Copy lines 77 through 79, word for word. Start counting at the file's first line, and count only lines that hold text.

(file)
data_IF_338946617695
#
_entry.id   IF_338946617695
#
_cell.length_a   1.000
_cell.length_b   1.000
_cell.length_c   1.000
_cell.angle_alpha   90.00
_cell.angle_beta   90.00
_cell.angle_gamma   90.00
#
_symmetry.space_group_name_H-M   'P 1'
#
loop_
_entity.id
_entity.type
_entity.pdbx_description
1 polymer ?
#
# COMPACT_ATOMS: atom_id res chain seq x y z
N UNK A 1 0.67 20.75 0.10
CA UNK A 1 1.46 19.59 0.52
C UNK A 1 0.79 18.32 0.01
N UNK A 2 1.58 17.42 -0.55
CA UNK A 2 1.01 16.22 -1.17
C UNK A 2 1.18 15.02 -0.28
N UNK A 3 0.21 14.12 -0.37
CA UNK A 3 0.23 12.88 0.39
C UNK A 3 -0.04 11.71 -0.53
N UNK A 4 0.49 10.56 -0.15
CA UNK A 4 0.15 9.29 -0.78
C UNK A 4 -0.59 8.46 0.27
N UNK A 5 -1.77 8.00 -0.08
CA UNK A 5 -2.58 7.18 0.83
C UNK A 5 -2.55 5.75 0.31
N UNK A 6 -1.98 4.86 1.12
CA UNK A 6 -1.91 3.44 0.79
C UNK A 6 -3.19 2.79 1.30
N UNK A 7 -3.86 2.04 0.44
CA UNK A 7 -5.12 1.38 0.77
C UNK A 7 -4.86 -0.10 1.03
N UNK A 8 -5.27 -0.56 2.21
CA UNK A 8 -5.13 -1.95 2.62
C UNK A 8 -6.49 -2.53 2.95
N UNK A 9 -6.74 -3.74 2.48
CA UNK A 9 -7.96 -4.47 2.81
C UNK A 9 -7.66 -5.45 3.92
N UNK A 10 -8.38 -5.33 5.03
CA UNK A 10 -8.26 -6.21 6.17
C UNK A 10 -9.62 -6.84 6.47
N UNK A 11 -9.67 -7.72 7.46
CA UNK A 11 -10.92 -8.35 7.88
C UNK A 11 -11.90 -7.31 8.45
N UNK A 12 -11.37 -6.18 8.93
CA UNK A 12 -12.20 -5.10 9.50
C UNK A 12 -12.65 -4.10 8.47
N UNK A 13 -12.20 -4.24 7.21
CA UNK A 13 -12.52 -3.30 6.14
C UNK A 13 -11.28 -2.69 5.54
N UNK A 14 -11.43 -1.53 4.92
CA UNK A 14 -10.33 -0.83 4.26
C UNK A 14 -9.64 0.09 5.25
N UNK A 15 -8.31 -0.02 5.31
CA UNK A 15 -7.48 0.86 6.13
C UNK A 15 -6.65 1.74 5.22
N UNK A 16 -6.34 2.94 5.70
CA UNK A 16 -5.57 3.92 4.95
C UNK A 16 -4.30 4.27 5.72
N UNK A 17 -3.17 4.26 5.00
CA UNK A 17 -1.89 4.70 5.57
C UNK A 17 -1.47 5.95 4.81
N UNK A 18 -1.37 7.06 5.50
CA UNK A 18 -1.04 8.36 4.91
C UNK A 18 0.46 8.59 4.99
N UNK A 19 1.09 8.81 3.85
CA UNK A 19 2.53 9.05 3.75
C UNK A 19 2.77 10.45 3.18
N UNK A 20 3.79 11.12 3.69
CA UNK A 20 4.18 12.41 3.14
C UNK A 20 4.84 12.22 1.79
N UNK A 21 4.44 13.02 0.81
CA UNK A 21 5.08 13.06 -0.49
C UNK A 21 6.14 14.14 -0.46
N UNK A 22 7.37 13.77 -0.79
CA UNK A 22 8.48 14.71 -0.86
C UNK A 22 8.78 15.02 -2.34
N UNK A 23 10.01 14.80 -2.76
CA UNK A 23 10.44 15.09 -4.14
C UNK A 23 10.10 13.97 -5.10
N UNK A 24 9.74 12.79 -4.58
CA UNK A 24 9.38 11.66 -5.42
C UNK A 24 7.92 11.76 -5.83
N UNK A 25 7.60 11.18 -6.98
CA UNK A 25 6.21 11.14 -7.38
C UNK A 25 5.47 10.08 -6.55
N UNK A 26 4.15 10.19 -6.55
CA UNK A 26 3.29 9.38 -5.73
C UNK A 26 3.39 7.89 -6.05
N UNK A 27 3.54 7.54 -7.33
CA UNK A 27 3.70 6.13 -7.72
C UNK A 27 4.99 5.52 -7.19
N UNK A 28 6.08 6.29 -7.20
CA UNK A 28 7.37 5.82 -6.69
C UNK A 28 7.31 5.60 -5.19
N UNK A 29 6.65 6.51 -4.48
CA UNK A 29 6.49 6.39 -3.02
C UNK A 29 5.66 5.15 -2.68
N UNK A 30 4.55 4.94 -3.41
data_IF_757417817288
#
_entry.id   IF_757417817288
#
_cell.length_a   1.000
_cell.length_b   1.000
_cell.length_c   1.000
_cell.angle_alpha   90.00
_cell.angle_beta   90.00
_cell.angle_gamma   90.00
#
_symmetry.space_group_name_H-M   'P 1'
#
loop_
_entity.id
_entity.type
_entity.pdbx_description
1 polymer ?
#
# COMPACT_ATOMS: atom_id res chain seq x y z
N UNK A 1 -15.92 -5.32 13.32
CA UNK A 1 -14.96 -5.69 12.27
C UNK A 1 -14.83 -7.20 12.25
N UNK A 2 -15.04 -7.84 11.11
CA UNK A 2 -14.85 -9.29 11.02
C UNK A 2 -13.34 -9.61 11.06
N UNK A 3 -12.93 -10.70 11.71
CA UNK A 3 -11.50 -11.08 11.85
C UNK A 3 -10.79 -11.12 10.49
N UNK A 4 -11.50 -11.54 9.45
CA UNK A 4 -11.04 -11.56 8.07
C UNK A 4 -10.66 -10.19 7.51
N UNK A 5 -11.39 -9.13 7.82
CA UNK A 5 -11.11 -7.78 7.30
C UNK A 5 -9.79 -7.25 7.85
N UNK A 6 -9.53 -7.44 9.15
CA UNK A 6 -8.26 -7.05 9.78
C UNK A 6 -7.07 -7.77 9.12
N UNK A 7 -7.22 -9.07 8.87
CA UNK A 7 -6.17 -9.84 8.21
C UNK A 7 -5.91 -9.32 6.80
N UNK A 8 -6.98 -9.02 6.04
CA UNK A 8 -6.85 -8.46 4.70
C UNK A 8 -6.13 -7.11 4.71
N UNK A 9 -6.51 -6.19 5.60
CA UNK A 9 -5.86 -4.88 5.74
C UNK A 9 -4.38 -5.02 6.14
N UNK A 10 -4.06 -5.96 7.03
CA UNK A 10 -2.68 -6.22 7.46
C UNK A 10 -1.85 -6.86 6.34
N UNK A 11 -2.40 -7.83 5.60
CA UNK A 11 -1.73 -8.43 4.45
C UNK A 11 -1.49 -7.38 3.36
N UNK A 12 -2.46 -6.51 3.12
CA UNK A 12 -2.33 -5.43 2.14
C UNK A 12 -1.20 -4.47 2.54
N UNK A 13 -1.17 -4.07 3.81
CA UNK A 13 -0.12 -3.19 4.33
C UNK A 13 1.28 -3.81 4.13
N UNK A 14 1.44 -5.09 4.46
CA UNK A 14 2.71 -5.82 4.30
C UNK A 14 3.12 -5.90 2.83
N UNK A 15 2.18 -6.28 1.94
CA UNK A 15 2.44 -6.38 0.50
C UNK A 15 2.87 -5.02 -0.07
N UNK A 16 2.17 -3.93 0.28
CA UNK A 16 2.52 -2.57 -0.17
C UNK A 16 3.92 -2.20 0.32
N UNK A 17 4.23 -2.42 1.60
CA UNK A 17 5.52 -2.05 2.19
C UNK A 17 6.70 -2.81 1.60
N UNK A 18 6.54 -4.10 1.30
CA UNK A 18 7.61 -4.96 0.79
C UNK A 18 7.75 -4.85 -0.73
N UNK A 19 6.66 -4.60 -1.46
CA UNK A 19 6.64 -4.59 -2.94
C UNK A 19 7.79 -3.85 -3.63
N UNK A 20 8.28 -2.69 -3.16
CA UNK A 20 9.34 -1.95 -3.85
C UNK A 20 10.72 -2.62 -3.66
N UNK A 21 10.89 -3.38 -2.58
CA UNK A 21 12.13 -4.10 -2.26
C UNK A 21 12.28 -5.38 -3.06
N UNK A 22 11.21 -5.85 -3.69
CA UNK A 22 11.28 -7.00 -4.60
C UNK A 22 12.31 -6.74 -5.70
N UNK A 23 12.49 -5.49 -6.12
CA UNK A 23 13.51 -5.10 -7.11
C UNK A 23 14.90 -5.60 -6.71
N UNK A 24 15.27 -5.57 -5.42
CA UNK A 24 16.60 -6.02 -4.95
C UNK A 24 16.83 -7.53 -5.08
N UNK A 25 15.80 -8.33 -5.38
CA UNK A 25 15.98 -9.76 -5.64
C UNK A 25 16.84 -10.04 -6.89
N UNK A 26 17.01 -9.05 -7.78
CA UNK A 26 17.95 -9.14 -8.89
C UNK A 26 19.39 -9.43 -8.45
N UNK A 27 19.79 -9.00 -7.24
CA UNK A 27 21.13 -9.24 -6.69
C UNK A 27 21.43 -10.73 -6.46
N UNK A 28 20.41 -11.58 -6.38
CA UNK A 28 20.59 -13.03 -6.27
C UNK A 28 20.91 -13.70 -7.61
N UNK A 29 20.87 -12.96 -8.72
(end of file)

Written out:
C UNK A 19 2.77 10.45 3.18
N UNK A 20 3.79 11.12 3.69
CA UNK A 20 4.18 12.41 3.14